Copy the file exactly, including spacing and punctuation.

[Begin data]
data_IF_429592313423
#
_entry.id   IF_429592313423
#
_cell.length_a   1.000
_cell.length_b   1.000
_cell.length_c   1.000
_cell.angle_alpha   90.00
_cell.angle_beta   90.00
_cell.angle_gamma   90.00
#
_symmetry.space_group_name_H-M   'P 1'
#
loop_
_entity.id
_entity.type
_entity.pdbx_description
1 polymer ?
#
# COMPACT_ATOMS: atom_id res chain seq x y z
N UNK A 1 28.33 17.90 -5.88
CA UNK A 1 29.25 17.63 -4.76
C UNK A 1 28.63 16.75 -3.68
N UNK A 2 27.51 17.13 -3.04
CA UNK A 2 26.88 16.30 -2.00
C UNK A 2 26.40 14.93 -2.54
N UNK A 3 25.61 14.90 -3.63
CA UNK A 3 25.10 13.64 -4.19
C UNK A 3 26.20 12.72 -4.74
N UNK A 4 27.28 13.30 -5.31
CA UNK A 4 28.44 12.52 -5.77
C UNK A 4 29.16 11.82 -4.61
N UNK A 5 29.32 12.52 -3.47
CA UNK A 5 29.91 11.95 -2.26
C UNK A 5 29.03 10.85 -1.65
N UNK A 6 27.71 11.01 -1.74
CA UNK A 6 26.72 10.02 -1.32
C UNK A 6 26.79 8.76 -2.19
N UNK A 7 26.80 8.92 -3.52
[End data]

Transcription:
data_IF_429592313423
#
_entry.id   IF_429592313423
#
_cell.length_a   1.000
_cell.length_b   1.000
_cell.length_c   1.000
_cell.angle_alpha   90.00
_cell.angle_beta   90.00
_cell.angle_gamma   90.00
#
_symmetry.space_group_name_H-M   'P 1'
#
loop_
_entity.id
_entity.type
_entity.pdbx_description
1 polymer ?
#
# COMPACT_ATOMS: atom_id res chain seq x y z
N UNK A 1 28.33 17.90 -5.88
CA UNK A 1 29.25 17.63 -4.76
C UNK A 1 28.63 16.75 -3.68
N UNK A 2 27.51 17.13 -3.04
CA UNK A 2 26.88 16.30 -2.00
C UNK A 2 26.40 14.93 -2.54
N UNK A 3 25.61 14.90 -3.63
CA UNK A 3 25.10 13.64 -4.19
C UNK A 3 26.20 12.72 -4.74
N UNK A 4 27.28 13.30 -5.31
CA UNK A 4 28.44 12.52 -5.77
C UNK A 4 29.16 11.82 -4.61
N UNK A 5 29.32 12.52 -3.47
CA UNK A 5 29.91 11.95 -2.26
C UNK A 5 29.03 10.85 -1.65
N UNK A 6 27.71 11.01 -1.74
CA UNK A 6 26.72 10.02 -1.32
C UNK A 6 26.79 8.76 -2.19
N UNK A 7 26.80 8.92 -3.52